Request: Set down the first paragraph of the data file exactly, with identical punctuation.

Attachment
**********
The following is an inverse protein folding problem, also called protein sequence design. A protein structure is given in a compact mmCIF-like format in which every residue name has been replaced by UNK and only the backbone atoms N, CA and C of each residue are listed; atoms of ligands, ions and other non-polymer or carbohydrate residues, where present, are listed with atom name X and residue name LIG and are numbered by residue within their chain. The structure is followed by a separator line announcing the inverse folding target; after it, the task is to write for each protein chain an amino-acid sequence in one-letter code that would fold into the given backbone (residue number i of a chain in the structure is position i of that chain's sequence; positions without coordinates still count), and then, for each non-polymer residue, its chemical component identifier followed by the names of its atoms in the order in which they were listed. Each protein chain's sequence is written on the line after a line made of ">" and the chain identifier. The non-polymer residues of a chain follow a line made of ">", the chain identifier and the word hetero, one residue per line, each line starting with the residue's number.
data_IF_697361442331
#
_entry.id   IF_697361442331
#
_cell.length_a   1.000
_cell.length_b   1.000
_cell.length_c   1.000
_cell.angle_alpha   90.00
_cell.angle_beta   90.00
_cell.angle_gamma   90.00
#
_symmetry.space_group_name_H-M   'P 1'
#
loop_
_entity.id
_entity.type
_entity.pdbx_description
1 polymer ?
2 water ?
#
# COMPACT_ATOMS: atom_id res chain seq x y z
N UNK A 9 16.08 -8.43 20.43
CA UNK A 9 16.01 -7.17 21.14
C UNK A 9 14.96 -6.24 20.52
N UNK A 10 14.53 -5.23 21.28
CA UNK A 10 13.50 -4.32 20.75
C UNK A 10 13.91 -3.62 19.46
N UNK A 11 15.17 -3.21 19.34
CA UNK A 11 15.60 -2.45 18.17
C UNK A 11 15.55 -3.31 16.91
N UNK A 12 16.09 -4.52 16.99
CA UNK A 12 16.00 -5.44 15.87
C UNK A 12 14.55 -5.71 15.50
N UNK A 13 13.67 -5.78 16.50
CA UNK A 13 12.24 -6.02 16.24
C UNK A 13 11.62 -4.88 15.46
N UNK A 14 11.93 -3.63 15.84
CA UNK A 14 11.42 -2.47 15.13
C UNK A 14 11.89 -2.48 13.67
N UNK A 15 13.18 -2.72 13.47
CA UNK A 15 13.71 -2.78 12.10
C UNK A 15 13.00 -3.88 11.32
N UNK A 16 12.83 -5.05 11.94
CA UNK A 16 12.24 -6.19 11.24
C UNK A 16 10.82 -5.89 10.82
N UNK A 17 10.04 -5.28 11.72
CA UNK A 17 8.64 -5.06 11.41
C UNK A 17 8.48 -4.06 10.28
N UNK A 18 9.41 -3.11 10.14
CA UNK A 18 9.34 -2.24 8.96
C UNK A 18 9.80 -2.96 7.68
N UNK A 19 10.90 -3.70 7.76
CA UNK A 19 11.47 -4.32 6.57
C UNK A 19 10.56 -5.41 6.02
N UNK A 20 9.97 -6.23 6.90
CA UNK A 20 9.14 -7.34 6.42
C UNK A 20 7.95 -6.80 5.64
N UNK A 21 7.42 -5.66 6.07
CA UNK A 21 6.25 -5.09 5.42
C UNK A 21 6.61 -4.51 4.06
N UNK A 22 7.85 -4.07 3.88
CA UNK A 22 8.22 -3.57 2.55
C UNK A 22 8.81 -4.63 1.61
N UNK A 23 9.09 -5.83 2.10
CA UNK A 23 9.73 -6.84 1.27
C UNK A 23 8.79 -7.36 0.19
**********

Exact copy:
The following is an inverse protein folding problem, also called protein sequence design. A protein structure is given in a compact mmCIF-like format in which every residue name has been replaced by UNK and only the backbone atoms N, CA and C of each residue are listed; atoms of ligands, ions and other non-polymer or carbohydrate residues, where present, are listed with atom name X and residue name LIG and are numbered by residue within their chain. The structure is followed by a separator line announcing the inverse folding target; after it, the task is to write for each protein chain an amino-acid sequence in one-letter code that would fold into the given backbone (residue number i of a chain in the structure is position i of that chain's sequence; positions without coordinates still count), and then, for each non-polymer residue, its chemical component identifier followed by the names of its atoms in the order in which they were listed. Each protein chain's sequence is written on the line after a line made of ">" and the chain identifier. The non-polymer residues of a chain follow a line made of ">", the chain identifier and the word hetero, one residue per line, each line starting with the residue's number.